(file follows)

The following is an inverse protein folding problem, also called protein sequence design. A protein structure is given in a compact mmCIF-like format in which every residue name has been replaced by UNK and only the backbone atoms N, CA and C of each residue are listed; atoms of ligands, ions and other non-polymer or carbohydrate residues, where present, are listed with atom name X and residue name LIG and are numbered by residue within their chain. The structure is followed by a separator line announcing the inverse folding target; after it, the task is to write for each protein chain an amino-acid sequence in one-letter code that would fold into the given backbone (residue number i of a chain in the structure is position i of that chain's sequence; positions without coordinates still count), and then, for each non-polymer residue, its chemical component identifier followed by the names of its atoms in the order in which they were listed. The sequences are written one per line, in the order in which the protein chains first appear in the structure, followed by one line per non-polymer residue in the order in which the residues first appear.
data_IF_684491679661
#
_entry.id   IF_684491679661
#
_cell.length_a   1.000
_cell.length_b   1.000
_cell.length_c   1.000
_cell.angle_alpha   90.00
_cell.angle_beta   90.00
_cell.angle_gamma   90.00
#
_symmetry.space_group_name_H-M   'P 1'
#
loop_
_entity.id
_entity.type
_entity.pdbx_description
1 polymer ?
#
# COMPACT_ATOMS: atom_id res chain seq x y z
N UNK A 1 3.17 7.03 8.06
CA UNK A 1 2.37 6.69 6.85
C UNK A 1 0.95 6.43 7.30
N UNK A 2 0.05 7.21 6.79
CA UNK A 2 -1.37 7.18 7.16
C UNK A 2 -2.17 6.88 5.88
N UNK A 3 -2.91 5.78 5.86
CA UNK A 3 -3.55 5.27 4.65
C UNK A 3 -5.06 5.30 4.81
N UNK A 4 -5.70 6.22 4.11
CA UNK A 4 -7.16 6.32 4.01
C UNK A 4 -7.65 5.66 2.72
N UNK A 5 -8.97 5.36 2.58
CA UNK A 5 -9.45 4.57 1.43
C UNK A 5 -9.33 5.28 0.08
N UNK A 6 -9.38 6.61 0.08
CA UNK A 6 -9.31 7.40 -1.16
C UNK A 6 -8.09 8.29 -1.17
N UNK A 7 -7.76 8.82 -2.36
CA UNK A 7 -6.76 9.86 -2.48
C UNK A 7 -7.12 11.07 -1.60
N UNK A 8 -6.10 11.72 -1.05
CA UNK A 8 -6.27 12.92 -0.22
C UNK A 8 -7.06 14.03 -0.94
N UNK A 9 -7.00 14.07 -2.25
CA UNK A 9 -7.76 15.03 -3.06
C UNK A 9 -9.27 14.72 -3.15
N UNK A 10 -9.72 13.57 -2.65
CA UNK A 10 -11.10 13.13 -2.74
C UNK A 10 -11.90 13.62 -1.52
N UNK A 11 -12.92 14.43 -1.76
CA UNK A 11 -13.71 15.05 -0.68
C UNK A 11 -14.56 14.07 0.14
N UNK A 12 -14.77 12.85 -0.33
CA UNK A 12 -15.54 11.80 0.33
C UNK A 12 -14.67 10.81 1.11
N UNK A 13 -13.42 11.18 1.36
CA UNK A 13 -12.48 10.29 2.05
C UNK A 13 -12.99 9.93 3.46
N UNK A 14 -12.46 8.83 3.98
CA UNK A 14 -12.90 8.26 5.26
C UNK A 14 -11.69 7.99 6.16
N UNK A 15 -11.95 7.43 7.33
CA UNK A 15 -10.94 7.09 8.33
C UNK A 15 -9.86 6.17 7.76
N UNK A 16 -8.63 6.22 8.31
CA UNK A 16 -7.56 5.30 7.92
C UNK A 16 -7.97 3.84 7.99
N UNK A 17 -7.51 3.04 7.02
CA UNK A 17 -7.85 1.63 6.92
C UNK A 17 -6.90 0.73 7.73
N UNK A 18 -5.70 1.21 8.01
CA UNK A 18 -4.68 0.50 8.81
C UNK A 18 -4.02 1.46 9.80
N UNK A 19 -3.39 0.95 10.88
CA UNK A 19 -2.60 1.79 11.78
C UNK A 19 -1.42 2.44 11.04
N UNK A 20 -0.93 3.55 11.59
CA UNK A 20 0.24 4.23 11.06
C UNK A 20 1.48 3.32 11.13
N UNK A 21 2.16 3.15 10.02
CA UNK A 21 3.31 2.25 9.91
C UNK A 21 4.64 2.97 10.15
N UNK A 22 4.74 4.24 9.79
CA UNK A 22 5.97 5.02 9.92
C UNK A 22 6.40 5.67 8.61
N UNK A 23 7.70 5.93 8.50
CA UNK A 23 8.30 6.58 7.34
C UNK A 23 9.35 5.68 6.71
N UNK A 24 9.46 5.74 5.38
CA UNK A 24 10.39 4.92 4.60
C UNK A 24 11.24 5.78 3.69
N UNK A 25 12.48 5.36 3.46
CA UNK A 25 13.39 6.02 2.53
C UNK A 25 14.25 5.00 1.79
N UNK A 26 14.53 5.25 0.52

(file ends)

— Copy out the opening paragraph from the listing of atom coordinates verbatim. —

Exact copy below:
The following is an inverse protein folding problem, also called protein sequence design. A protein structure is given in a compact mmCIF-like format in which every residue name has been replaced by UNK and only the backbone atoms N, CA and C of each residue are listed; atoms of ligands, ions and other non-polymer or carbohydrate residues, where present, are listed with atom name X and residue name LIG and are numbered by residue within their chain. The structure is followed by a separator line announcing the inverse folding target; after it, the task is to write for each protein chain an amino-acid sequence in one-letter code that would fold into the given backbone (residue number i of a chain in the structure is position i of that chain's sequence; positions without coordinates still count), and then, for each non-polymer residue, its chemical component identifier followed by the names of its atoms in the order in which they were listed. The sequences are written one per line, in the order in which the protein chains first appear in the structure, followed by one line per non-polymer residue in the order in which the residues first appear.